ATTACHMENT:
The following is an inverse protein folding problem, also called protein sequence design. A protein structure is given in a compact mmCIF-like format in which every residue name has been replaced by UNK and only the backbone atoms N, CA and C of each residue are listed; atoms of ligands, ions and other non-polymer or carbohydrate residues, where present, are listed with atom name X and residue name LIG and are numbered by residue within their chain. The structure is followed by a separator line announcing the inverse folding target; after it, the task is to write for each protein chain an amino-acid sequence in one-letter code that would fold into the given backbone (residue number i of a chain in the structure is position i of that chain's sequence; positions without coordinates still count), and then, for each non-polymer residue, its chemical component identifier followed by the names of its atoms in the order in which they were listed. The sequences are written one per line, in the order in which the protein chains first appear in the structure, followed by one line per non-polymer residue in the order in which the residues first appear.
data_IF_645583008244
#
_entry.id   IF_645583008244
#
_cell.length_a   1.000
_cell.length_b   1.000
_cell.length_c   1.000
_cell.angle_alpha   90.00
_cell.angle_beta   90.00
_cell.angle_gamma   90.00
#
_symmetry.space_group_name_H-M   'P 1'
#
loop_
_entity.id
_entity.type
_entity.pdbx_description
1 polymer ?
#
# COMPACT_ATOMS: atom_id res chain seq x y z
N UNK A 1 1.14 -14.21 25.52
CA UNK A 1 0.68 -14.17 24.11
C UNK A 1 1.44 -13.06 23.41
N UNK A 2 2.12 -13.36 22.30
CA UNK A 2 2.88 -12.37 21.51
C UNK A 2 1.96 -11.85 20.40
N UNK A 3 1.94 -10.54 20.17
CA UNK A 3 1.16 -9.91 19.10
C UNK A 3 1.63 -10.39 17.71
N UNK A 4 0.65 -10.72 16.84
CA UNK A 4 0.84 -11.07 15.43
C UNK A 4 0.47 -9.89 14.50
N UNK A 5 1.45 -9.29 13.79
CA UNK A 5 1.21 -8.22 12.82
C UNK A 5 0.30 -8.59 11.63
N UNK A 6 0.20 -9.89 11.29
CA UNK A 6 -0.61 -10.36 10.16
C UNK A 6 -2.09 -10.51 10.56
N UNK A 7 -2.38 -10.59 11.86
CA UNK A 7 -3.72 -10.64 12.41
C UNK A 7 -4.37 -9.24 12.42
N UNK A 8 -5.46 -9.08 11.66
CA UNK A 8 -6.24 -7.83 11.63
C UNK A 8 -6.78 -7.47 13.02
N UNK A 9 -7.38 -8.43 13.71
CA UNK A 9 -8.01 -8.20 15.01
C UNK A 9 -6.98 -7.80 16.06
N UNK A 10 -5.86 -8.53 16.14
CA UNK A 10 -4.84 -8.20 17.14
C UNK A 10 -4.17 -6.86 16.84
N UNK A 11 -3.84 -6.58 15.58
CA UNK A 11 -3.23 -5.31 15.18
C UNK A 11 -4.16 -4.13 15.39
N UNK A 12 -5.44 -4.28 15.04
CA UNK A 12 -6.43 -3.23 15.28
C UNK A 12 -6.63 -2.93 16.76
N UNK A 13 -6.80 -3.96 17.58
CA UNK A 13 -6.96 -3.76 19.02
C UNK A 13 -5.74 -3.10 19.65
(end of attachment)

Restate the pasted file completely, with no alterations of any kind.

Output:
The following is an inverse protein folding problem, also called protein sequence design. A protein structure is given in a compact mmCIF-like format in which every residue name has been replaced by UNK and only the backbone atoms N, CA and C of each residue are listed; atoms of ligands, ions and other non-polymer or carbohydrate residues, where present, are listed with atom name X and residue name LIG and are numbered by residue within their chain. The structure is followed by a separator line announcing the inverse folding target; after it, the task is to write for each protein chain an amino-acid sequence in one-letter code that would fold into the given backbone (residue number i of a chain in the structure is position i of that chain's sequence; positions without coordinates still count), and then, for each non-polymer residue, its chemical component identifier followed by the names of its atoms in the order in which they were listed. The sequences are written one per line, in the order in which the protein chains first appear in the structure, followed by one line per non-polymer residue in the order in which the residues first appear.
data_IF_645583008244
#
_entry.id   IF_645583008244
#
_cell.length_a   1.000
_cell.length_b   1.000
_cell.length_c   1.000
_cell.angle_alpha   90.00
_cell.angle_beta   90.00
_cell.angle_gamma   90.00
#
_symmetry.space_group_name_H-M   'P 1'
#
loop_
_entity.id
_entity.type
_entity.pdbx_description
1 polymer ?
#
# COMPACT_ATOMS: atom_id res chain seq x y z
N UNK A 1 1.14 -14.21 25.52
CA UNK A 1 0.68 -14.17 24.11
C UNK A 1 1.44 -13.06 23.41
N UNK A 2 2.12 -13.36 22.30
CA UNK A 2 2.88 -12.37 21.51
C UNK A 2 1.96 -11.85 20.40
N UNK A 3 1.94 -10.54 20.17
CA UNK A 3 1.16 -9.91 19.10
C UNK A 3 1.63 -10.39 17.71
N UNK A 4 0.65 -10.72 16.84
CA UNK A 4 0.84 -11.07 15.43
C UNK A 4 0.47 -9.89 14.50
N UNK A 5 1.45 -9.29 13.79
CA UNK A 5 1.21 -8.22 12.82
C UNK A 5 0.30 -8.59 11.63
N UNK A 6 0.20 -9.89 11.29
CA UNK A 6 -0.61 -10.36 10.16
C UNK A 6 -2.09 -10.51 10.56
N UNK A 7 -2.38 -10.59 11.86
CA UNK A 7 -3.72 -10.64 12.41
C UNK A 7 -4.37 -9.24 12.42
N UNK A 8 -5.46 -9.08 11.66
CA UNK A 8 -6.24 -7.83 11.63
C UNK A 8 -6.78 -7.47 13.02
N UNK A 9 -7.38 -8.43 13.71
CA UNK A 9 -8.01 -8.20 15.01
C UNK A 9 -6.98 -7.80 16.06
N UNK A 10 -5.86 -8.53 16.14
CA UNK A 10 -4.84 -8.20 17.14
C UNK A 10 -4.17 -6.86 16.84
N UNK A 11 -3.84 -6.58 15.58
CA UNK A 11 -3.23 -5.31 15.18
C UNK A 11 -4.16 -4.13 15.39
N UNK A 12 -5.44 -4.28 15.04
CA UNK A 12 -6.43 -3.23 15.28
C UNK A 12 -6.63 -2.93 16.76
N UNK A 13 -6.80 -3.96 17.58
CA UNK A 13 -6.96 -3.76 19.02
C UNK A 13 -5.74 -3.10 19.65